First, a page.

ABC'S Country Music Awards Proves an Awards Show Can Be Normal, Sane & Entertaining

Elise Ehrhard | November 10, 2022
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Something amazing happened last night. There was a big awards show filled with wealthy and famous celebrities who acted...normal and sane.

On Wednesday, ABC presented the 56th Annual Country Music Awards hosted by singer Luke Bryan and Hall of Fame quarterback Peyton Manning.

The show opened with a stirring musical tribute to country legend Loretta Lynn, who died last month. Country stars Carrie Underwood, Reba McEntire, and Miranda Lambert sang a variety of Lynn's classics such as “You’re Lookin’ at Country” and “Coal Miner’s Daughter.”

The stars sang the legend's songs with the original arrangements and lyrics rather than trying to “update” or “reimagine” classics.

Co-host Luke Bryan made the ceremony’s intentions for the night clear in his opening:

Bryan: Bottom line, as CMA awards co-host I have one goal tonight, for everybody to have fun, to come together, to unite, to country on. (Audience cheers.) That was a shameless plug there. [Bryan has a song called "Country On."] And to celebrate being Americans.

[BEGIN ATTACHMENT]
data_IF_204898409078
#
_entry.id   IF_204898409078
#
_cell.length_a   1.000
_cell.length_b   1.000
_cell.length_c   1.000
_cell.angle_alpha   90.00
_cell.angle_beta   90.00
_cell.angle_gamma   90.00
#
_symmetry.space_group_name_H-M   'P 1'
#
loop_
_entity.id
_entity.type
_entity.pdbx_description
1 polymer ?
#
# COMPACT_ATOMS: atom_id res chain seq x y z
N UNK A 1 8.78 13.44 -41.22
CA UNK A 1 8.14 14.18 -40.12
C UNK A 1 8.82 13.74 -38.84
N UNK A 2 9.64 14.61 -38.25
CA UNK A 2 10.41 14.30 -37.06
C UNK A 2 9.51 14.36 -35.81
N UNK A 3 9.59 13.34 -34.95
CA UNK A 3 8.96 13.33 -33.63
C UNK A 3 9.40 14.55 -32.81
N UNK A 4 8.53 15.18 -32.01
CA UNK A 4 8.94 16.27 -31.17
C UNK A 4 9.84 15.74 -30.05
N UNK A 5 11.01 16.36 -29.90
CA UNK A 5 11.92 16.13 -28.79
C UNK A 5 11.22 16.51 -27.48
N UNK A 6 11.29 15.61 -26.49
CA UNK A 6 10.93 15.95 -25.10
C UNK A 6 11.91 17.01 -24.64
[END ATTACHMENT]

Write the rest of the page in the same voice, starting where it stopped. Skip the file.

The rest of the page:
The show stayed true to that goal. Winners gave drama-free speeches thanking God, faith and family. There was not a political soapbox in sight.

Related: Billy Eichner Attacks ‘All the Homophobes' on SCOTUS at 2022 MTV VMAs

Singer Jordan Davis, winner of Song of the Year for "Buy Dirt," typified the general tenor of the night in his acceptance speech.

 

Davis: But country radio, everybody -- everyone that's played this song and the fans. We wrote a song about -- we wrote a song about faith and family and if that's not country music, I don't know what is. Luke Bryan, come here bro.

The ceremony briefly recognized and honored a charitable program for military veterans called Createvets, “a veteran program that uses the power of music to heal.” It's rare for awards shows to tout non-partisan causes that everyone can get behind.

Singers sang in clothes that actually covered their private parts. Viewers at home didn't have to worry about quickly shutting off the screen if a child walked in.

Between the retrospective of classic country and the focus on entertaining the audience instead of lecturing them, I felt like I had stepped back into a healthier time.

Thanks, CMAs. It was such a relief to not have to watch morbidly obese, half-naked women twerking to their hit songs, then telling the audience how oppressed they are.

 

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